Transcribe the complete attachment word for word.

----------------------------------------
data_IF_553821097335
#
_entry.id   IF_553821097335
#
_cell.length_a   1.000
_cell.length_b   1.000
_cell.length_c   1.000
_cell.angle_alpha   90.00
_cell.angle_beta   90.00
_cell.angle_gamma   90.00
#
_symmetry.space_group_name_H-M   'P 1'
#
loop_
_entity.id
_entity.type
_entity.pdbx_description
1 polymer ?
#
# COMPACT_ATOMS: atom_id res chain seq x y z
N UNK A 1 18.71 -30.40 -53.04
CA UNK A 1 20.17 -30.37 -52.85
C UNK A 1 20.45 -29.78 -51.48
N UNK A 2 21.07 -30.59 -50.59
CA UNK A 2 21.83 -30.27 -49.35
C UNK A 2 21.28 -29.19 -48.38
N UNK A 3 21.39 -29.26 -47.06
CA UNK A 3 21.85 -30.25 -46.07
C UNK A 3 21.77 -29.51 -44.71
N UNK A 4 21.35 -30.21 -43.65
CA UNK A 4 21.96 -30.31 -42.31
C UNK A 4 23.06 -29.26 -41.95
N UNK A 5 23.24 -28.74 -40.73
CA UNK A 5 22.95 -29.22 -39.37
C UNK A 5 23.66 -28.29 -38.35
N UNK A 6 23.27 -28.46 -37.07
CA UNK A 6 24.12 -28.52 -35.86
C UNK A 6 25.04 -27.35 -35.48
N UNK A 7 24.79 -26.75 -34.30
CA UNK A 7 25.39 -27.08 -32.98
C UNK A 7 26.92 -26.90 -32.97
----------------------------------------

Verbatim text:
data_IF_553821097335
#
_entry.id   IF_553821097335
#
_cell.length_a   1.000
_cell.length_b   1.000
_cell.length_c   1.000
_cell.angle_alpha   90.00
_cell.angle_beta   90.00
_cell.angle_gamma   90.00
#
_symmetry.space_group_name_H-M   'P 1'
#
loop_
_entity.id
_entity.type
_entity.pdbx_description
1 polymer ?
#
# COMPACT_ATOMS: atom_id res chain seq x y z
N UNK A 1 18.71 -30.40 -53.04
CA UNK A 1 20.17 -30.37 -52.85
C UNK A 1 20.45 -29.78 -51.48
N UNK A 2 21.07 -30.59 -50.59
CA UNK A 2 21.83 -30.27 -49.35
C UNK A 2 21.28 -29.19 -48.38
N UNK A 3 21.39 -29.26 -47.06
CA UNK A 3 21.85 -30.25 -46.07
C UNK A 3 21.77 -29.51 -44.71
N UNK A 4 21.35 -30.21 -43.65
CA UNK A 4 21.96 -30.31 -42.31
C UNK A 4 23.06 -29.26 -41.95
N UNK A 5 23.24 -28.74 -40.73
CA UNK A 5 22.95 -29.22 -39.37
C UNK A 5 23.66 -28.29 -38.35
N UNK A 6 23.27 -28.46 -37.07
CA UNK A 6 24.12 -28.52 -35.86
C UNK A 6 25.04 -27.35 -35.48
N UNK A 7 24.79 -26.75 -34.30
CA UNK A 7 25.39 -27.08 -32.98
C UNK A 7 26.92 -26.90 -32.97